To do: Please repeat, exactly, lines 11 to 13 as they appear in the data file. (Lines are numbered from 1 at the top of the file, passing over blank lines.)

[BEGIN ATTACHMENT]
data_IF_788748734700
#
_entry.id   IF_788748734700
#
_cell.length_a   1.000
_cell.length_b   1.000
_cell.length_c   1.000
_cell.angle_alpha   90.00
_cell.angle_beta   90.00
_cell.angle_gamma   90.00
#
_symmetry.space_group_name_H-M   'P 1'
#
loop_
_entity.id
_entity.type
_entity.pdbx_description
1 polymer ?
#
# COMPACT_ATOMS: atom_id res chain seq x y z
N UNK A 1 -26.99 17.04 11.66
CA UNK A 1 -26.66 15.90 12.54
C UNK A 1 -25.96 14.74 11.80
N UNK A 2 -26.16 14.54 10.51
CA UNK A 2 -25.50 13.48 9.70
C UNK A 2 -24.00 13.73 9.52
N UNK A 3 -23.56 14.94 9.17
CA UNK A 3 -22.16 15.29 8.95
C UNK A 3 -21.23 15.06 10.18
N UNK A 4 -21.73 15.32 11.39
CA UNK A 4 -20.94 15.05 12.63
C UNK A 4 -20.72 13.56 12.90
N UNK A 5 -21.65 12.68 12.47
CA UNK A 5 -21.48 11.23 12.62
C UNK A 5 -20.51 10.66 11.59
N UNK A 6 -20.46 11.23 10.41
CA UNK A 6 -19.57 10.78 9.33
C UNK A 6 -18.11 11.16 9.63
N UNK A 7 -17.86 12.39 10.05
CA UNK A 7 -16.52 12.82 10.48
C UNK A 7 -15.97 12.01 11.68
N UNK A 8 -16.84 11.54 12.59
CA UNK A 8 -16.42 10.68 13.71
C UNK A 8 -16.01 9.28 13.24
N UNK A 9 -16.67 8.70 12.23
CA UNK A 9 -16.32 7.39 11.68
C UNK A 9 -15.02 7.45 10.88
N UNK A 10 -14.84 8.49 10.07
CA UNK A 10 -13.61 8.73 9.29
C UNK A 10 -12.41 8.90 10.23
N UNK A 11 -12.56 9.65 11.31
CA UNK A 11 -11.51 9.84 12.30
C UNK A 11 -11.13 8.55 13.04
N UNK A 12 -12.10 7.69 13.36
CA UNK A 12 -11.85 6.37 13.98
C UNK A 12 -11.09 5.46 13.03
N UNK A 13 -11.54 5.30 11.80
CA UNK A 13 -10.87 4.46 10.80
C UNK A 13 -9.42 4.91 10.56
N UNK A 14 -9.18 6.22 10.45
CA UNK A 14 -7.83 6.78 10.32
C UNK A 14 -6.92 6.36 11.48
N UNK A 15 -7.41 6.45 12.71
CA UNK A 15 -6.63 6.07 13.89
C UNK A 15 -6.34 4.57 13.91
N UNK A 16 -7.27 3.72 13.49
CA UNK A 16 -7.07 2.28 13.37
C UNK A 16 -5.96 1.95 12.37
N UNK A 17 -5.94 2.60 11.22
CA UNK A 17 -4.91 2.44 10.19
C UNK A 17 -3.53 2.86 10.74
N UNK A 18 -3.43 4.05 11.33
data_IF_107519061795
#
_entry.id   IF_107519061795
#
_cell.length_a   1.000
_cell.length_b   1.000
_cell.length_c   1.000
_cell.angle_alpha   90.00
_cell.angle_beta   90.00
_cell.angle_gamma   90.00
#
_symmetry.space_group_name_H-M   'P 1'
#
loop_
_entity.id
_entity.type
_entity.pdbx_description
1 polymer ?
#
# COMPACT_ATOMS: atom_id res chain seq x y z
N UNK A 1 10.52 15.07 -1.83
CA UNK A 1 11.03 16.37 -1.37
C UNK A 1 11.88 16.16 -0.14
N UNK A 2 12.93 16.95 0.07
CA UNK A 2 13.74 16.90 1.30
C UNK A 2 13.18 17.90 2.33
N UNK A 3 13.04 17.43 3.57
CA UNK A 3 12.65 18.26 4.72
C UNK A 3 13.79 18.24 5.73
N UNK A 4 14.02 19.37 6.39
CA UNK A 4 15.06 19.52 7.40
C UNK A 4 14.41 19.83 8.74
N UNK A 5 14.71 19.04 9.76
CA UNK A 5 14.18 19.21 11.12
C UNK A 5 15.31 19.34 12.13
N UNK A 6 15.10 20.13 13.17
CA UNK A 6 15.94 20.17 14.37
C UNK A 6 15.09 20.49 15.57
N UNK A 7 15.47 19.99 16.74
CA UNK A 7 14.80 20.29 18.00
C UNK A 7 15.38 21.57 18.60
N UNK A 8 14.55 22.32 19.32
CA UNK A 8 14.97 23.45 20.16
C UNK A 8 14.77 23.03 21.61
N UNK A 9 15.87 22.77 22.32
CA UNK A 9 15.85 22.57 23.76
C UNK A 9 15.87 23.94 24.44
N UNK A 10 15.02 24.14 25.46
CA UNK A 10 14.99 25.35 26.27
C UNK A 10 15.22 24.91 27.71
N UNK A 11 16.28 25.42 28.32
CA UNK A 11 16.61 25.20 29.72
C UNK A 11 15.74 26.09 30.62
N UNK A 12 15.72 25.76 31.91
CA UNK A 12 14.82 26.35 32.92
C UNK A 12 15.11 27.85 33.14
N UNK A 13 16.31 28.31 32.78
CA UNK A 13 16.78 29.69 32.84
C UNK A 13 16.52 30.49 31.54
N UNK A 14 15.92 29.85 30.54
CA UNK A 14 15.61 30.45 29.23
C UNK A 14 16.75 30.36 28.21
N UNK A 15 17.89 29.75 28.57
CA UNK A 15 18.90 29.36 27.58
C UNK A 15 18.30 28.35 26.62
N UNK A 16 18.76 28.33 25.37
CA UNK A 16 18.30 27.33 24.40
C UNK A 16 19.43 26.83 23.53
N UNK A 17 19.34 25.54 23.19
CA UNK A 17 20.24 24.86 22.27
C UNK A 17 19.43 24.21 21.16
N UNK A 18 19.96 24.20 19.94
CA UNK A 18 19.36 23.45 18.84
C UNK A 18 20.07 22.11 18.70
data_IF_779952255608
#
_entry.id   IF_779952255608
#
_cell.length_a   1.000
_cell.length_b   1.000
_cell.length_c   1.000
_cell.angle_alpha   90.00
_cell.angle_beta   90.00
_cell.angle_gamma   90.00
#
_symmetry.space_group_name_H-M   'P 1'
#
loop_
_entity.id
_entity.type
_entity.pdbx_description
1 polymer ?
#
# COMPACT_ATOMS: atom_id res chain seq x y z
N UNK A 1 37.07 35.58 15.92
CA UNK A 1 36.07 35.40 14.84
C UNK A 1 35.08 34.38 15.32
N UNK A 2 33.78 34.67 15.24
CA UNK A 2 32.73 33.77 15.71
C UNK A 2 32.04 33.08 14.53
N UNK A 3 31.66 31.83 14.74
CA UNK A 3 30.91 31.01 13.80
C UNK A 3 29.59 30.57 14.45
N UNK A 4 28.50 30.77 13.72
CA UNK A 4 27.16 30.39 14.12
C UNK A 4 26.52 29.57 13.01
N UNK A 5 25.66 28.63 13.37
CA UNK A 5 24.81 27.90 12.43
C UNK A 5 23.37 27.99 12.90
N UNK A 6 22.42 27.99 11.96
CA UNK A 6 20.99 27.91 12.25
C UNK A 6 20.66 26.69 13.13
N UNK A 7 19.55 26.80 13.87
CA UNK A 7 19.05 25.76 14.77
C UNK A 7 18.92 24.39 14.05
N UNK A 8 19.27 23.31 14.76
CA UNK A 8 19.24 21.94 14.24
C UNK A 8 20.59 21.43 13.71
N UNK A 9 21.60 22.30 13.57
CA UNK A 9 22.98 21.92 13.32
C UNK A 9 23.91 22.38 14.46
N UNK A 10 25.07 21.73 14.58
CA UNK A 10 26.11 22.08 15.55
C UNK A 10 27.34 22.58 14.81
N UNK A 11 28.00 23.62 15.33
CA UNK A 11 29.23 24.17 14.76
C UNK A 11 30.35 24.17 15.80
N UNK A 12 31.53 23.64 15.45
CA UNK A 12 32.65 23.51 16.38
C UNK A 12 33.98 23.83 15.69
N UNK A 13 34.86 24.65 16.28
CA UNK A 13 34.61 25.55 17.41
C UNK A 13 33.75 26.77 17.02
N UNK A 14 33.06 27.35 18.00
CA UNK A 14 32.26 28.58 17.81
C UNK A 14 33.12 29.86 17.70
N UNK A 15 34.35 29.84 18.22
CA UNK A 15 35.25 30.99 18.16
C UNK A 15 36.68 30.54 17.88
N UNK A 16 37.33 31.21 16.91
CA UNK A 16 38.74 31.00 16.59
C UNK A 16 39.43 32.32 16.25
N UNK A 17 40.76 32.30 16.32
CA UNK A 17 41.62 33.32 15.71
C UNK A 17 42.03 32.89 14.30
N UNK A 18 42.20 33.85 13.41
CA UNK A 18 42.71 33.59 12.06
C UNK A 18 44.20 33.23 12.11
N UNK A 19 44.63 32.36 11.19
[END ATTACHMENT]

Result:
#
_symmetry.space_group_name_H-M   'P 1'
#